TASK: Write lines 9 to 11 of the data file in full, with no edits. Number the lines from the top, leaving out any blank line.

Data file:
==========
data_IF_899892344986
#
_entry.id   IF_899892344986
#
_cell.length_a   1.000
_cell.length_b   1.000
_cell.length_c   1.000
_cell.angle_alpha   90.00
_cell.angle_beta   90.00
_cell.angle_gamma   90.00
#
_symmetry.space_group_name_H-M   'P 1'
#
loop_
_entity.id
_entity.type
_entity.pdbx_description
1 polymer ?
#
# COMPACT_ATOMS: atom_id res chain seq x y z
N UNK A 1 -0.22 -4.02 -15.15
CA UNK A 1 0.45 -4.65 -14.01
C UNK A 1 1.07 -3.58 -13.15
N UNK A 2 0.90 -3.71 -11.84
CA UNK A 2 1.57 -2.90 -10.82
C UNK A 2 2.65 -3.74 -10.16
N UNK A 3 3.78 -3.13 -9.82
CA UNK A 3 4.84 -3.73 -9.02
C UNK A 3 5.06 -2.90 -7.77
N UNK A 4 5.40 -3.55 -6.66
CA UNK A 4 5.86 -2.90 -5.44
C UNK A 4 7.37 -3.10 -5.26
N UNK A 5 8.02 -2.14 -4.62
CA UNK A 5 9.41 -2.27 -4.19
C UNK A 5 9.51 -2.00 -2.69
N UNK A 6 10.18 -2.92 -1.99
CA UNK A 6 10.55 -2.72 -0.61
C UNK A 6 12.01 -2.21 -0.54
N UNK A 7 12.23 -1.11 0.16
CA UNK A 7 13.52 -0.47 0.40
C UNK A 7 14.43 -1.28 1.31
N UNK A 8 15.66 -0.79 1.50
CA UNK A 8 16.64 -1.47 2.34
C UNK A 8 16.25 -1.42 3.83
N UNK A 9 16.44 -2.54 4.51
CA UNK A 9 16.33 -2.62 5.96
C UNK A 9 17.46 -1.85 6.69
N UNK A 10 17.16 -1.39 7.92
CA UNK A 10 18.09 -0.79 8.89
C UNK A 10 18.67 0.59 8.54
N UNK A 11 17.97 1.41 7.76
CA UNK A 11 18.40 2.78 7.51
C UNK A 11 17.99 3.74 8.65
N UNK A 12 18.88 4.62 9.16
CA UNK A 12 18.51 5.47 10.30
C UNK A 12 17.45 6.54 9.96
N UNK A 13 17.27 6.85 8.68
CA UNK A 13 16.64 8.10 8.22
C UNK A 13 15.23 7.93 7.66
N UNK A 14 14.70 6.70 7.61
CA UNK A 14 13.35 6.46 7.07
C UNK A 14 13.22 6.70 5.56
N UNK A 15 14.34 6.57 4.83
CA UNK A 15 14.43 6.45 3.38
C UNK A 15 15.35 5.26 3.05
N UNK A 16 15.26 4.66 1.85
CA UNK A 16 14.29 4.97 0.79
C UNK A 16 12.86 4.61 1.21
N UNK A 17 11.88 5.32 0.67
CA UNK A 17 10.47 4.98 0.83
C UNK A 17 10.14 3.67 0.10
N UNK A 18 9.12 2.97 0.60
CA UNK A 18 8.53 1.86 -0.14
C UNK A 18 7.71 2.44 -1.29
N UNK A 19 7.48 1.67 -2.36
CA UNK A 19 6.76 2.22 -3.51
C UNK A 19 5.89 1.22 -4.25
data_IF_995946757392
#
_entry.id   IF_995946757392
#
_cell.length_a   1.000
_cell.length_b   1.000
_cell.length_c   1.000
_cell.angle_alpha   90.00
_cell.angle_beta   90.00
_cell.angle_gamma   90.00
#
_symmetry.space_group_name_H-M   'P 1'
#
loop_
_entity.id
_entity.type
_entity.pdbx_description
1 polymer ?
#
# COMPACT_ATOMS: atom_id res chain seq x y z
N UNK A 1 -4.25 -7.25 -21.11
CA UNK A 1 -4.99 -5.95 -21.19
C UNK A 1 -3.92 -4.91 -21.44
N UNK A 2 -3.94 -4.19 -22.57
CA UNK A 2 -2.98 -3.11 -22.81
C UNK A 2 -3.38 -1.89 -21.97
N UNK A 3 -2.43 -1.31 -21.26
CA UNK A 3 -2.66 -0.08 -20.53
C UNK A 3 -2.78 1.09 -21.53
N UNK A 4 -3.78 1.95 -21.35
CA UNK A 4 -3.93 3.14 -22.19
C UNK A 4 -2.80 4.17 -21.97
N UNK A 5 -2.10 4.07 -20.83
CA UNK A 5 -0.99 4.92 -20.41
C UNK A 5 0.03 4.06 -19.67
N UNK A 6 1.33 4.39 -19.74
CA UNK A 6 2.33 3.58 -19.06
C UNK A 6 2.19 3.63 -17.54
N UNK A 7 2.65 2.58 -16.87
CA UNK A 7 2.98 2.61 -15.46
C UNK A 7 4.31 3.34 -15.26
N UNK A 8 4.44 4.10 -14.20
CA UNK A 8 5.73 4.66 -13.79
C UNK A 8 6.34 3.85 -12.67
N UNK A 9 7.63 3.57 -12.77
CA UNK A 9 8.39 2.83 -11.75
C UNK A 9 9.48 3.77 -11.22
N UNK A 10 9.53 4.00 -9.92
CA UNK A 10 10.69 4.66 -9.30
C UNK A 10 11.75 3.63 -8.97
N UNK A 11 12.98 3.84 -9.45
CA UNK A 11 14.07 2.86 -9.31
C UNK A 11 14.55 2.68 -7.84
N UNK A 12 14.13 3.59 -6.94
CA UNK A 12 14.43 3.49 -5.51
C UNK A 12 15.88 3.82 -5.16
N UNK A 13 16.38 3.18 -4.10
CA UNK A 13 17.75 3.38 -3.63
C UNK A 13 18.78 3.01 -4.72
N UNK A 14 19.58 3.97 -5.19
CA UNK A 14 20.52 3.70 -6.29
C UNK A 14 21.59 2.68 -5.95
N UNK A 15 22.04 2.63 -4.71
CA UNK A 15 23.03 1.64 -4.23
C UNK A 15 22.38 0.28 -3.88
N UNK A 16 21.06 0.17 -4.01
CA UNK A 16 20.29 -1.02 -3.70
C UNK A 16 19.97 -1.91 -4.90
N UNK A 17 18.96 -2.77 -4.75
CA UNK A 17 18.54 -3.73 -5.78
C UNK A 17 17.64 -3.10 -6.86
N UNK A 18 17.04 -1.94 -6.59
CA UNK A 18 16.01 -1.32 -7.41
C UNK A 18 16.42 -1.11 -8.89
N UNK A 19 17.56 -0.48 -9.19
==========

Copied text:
_cell.angle_beta   90.00
_cell.angle_gamma   90.00
#